What to do after you’re attacked by a dog
Posted in Accident & Injury on July 25, 2017
Any dog can become aggressive, and an attack could leave you or your loved ones with serious injuries or worse. The dog’s owner can typically be held responsible, but there are steps that need to be taken soon after the incident to build a solid case.
Enlist the help of family members, friends and a lawyer to get everything in order while you recover.
5 things to do after a dog bite
1. Get medical attention ASAP. Minor scratches and bites need to be properly cleaned to prevent infections, and more severe injuries could require stitches, surgery or an extended stay in the hospital. The dog that attacked you must be quickly tracked down to determine if you’ll need treatment for rabies or tetanus.
2. Report the incident. After you’ve been treated for your injuries, contact your local police department, animal control and health department to report the incident. Get copies of any available details about the dog’s history and ask an officer to help you request the owner’s insurance info if you’re worried the situation could become confrontational.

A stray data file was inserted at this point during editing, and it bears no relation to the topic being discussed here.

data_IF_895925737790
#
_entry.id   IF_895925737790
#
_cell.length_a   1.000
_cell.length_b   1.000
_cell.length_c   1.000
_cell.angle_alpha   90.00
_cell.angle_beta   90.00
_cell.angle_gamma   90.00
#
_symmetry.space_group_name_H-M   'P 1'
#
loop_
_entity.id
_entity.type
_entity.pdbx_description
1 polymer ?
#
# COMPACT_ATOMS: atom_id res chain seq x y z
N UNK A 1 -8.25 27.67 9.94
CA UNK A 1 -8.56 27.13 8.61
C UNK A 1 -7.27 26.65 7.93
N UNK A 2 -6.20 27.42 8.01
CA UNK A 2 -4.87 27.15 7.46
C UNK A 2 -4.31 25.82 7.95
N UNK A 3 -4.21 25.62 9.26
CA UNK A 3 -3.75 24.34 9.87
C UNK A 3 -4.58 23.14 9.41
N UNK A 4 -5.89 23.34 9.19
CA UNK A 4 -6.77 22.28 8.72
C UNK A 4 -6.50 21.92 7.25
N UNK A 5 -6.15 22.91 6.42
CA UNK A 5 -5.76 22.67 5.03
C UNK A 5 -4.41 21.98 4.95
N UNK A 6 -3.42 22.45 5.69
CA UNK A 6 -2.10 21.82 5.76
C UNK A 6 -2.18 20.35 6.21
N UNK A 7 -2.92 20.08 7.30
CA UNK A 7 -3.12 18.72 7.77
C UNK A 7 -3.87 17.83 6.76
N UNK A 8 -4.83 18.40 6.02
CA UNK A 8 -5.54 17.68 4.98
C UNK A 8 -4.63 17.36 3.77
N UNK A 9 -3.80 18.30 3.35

3. Keep track of the documents. Make an organized file of every document related to the incident. This could include medical bills and records, police reports, vet or animal control records, contact or insurance information, photos of your injuries and journal entries detailing your recovery. Be thorough and include as many details about the incident as possible.
4. Follow treatment instructions. Serious injuries can require ongoing treatment in the weeks or months after the incident. Follow any instructions from your doctor carefully, finish medications as directed and attend all follow-up appointments. Document the various stages of your recovery with photos and detailed notes about your pain levels and physical limitations.
5. Keep your thoughts to yourself. Don’t discuss the incident with the dog’s owner or share your side of the story on social media. Avoid speaking to or meeting with representatives from the owner’s insurance company and never sign documents related to the case unless they’ve been reviewed by your lawyer.
Every dog bite case is unique, but following these guidelines can prevent obstacles as you work to recover money for medical bills, lost wages or other damage caused by the attack.